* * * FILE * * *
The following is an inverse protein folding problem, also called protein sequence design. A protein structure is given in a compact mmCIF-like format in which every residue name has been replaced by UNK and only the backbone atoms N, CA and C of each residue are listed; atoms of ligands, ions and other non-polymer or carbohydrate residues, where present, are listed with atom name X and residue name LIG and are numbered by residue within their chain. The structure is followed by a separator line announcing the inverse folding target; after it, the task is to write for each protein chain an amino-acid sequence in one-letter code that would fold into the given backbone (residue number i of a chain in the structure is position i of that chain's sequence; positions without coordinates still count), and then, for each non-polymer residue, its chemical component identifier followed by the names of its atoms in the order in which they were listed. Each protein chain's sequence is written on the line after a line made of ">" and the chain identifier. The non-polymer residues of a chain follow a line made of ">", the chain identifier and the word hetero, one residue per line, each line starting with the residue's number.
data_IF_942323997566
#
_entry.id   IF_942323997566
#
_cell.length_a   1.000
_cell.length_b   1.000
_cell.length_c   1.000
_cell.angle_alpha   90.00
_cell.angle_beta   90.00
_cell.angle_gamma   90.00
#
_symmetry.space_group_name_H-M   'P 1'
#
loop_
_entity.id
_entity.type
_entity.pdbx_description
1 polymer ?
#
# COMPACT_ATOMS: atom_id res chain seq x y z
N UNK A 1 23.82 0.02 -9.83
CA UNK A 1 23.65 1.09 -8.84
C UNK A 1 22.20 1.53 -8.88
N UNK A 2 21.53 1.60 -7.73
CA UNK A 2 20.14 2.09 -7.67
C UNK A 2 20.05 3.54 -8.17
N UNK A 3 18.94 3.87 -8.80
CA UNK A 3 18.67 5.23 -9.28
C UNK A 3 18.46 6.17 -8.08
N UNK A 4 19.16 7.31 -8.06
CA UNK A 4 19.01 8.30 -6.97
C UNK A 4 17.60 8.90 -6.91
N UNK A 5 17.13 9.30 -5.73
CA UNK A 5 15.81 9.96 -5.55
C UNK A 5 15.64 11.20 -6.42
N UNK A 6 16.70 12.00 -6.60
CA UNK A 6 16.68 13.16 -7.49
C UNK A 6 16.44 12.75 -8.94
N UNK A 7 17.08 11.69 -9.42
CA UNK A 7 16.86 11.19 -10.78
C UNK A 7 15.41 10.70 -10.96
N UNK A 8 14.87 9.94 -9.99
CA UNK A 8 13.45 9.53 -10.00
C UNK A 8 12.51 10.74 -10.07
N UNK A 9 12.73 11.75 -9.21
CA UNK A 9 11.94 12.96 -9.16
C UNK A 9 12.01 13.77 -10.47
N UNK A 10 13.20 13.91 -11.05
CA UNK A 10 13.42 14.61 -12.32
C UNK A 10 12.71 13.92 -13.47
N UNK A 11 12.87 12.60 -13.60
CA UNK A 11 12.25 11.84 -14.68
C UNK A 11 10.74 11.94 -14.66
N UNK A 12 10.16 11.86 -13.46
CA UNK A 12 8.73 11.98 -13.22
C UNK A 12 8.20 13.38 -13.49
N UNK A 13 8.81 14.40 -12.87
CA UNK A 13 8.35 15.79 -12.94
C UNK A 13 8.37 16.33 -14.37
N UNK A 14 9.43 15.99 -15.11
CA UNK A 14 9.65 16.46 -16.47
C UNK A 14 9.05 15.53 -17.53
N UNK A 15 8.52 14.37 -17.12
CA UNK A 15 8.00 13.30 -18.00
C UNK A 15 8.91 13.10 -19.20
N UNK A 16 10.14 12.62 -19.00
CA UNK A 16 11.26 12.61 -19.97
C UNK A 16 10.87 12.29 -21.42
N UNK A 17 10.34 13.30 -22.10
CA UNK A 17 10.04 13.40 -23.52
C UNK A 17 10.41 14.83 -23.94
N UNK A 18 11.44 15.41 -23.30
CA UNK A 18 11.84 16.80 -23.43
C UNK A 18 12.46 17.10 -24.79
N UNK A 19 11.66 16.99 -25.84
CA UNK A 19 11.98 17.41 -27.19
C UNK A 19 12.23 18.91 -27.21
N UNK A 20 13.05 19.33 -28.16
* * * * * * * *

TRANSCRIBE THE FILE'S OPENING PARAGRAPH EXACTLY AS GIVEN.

The following is an inverse protein folding problem, also called protein sequence design. A protein structure is given in a compact mmCIF-like format in which every residue name has been replaced by UNK and only the backbone atoms N, CA and C of each residue are listed; atoms of ligands, ions and other non-polymer or carbohydrate residues, where present, are listed with atom name X and residue name LIG and are numbered by residue within their chain. The structure is followed by a separator line announcing the inverse folding target; after it, the task is to write for each protein chain an amino-acid sequence in one-letter code that would fold into the given backbone (residue number i of a chain in the structure is position i of that chain's sequence; positions without coordinates still count), and then, for each non-polymer residue, its chemical component identifier followed by the names of its atoms in the order in which they were listed. Each protein chain's sequence is written on the line after a line made of ">" and the chain identifier. The non-polymer residues of a chain follow a line made of ">", the chain identifier and the word hetero, one residue per line, each line starting with the residue's number.